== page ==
HONG KONG (Reuters) - Thomas and Raymond Kwok, joint chairmen of Sun Hung Kai Properties (0016.HK), Asia’s biggest developer, appeared briefly on Monday at Hong Kong’s anti-corruption agency to renew their bail as part of a graft investigation that has gripped the former British colony and sapped shareholder confidence in the conglomerate.
Rafael Hui, a former head of Hong Kong’s civil service, also reported to the Independent Commission Against Corruption (ICAC), leaving after a short stay.
More than $7 billion has been wiped off the company’s market value since the billionaire Kwok brothers were arrested in late-March. Their estranged brother Walter was arrested earlier this month, widening a probe that has also netted Thomas Chan, the board member in charge of land purchases, and Hui, Hong Kong’s chief secretary from 2005 to 2007 and a friend of the Kwoks since childhood.
Raymond Kwok arrived at the agency in the back of a black limousine wagon, looking stern. The cars of all three men were mobbed by TV crews and photographers trying to catch a glimpse of those involved in the ICAC’s highest-profile case since its founding in 1974.
All three renewed bail, said one source with direct knowledge of the proceedings. Chan and Walter Kwok were also expected to appear at the ICAC later on Monday. No charges have been laid by the ICAC, and shareholders say Sun Hung Kai, which owns the International Commerce Centre (ICC), the city’s tallest building and home to Morgan Stanley, Deutsche Bank and the Ritz Carlton, has lacked transparency over the probe.
“The longer it goes on, the longer it drags on the stock, and potentially wears on the business itself,” said Tim Gibson, head of property equities in Asia for Henderson Global Investors, a fund manager that runs $800 million in Asia real estate stocks, including Sun Hung Kai. “It’s a distraction we could do without.”
The scandal has raised questions about the close ties between the clubby tycoon-dominated economy and the government.
The ICAC, which has said it is investigating suspected bribery and misconduct in public office, has the option of extending bail, charging those arrested or letting them go with an option to re-arrest them at a later date.
Sun Hung Kai, which counts Hong Kong telecom, bus and waste management units as part of its empire, was worth $37 billion before news of the March 29 arrests. The stock lost $5 billion the next day and has continued to lose steam, sinking to a 7-month closing low on May 18.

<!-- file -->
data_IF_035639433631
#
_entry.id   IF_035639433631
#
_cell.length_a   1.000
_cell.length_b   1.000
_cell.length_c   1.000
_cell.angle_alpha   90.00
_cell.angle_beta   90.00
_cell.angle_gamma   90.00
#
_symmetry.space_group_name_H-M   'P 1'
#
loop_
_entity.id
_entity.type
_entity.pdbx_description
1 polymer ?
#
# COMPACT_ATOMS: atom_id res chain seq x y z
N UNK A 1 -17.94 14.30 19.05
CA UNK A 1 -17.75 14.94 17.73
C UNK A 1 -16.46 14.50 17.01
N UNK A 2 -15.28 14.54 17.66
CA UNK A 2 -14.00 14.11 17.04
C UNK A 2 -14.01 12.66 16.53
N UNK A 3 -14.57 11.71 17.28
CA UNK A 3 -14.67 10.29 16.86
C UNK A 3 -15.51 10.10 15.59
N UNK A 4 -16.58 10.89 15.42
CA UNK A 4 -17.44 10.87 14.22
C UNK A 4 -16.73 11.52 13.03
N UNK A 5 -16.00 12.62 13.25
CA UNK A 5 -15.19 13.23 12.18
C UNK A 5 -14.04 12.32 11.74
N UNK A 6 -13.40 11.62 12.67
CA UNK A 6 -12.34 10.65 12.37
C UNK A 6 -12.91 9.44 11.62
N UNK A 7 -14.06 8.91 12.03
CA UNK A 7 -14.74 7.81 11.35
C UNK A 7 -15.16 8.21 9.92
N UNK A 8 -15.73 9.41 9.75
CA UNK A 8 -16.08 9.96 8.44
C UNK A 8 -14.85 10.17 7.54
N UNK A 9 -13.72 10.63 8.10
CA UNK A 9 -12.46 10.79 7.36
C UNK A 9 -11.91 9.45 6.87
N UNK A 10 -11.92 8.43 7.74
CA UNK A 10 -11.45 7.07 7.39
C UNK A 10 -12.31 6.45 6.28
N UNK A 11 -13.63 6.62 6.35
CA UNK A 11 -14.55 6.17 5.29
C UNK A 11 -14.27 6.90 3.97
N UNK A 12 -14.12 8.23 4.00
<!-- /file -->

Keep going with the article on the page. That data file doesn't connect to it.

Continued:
Sun Hung Kai shares were down 0.8 percent on Monday, underperforming the benchmark Hang Seng index .HSI, which was up 0.3 percent.
The three Kwok brothers have said they have done nothing wrong, and Thomas and Raymond insist it’s business as usual at the family conglomerate. They have declined further comment, citing the investigation.
“GROSSLY INADEQUATE” DISCLOSURE
As the largest component of the FTSE EPRA/NAREIT Developed Asia index .FTENA3, Sun Hung Kai is a must-have for mutual funds tracked against that much-followed benchmark.
The investigation overhang presents a tricky situation.
Investors are unsure whether now is a good time to buy a stock that has shed a fifth of its value, or whether they should sell a company whose top executives are ensnared in a messy scandal that may play out over several years. The Kwoks are preparing for a 7-year legal fight, according to one source familiar with their planning, who did not want to be identified.
One mutual fund investor said disclosure from Sun Hung Kai and investigators had been “grossly inadequate”, adding the company had done little other than set up an internal committee to handle the investigation.
“Their actions to date haven’t given minority shareholders a lot of comfort that they are dealing with it as seriously and aggressively as they could if it wasn’t the family,” said the investor, who did not want to be named.
Analysts’ ratings on Sun Hung Kai stock have all been negative since the arrests of the firm’s co-chiefs. ‘Strong Buy’ and ‘Buy’ recommendations have dropped to 8 from 18 two months ago, and the number of ‘Strong Sell’ and ‘Sell’ notices has more than doubled to 5. ‘Hold’ ratings have jumped to 10 from 4.
Sun Hung Kai’s net income is forecast to more than halve in the year to end-June, to HK$21.13 billion, according to a mean estimate on Thomson Reuters StarMine. Full-year results are due in September.
Like most of Hong Kong’s powerful property companies, Sun Hung Kai remains very much a family concern, raising the stakes if the Kwoks are unable to continue their duties.
Shareholders should sell Sun Hung Kai stock into any short-term strength, CLSA Asia-Pacific Markets advised in a trading note this month. The broker has an ‘underperform’ rating on the stock. Other landlords such as Wharf Holdings (0004.HK), Hang Lung Properties (0101.HK), Hongkong Land (HKLD.SI) and Swire Properties (1972.HK) stand to benefit if shareholders lose faith in Sun Hung Kai, mutual fund investors said.
The company remains Asia’s biggest property developer - but only just. Rival Cheung Kong (Holdings) (0001.HK) is valued at $28 billion, and Australia’s Westfield Group WDC.AX at $21 billion. Globally, Sun Hung Kai trails only U.S. shopping mall developer Simon Property Group (SPG.N) by market value.
Additional reporting by Twinnie Siu and Venus Wu; Editing by Ian Geoghegan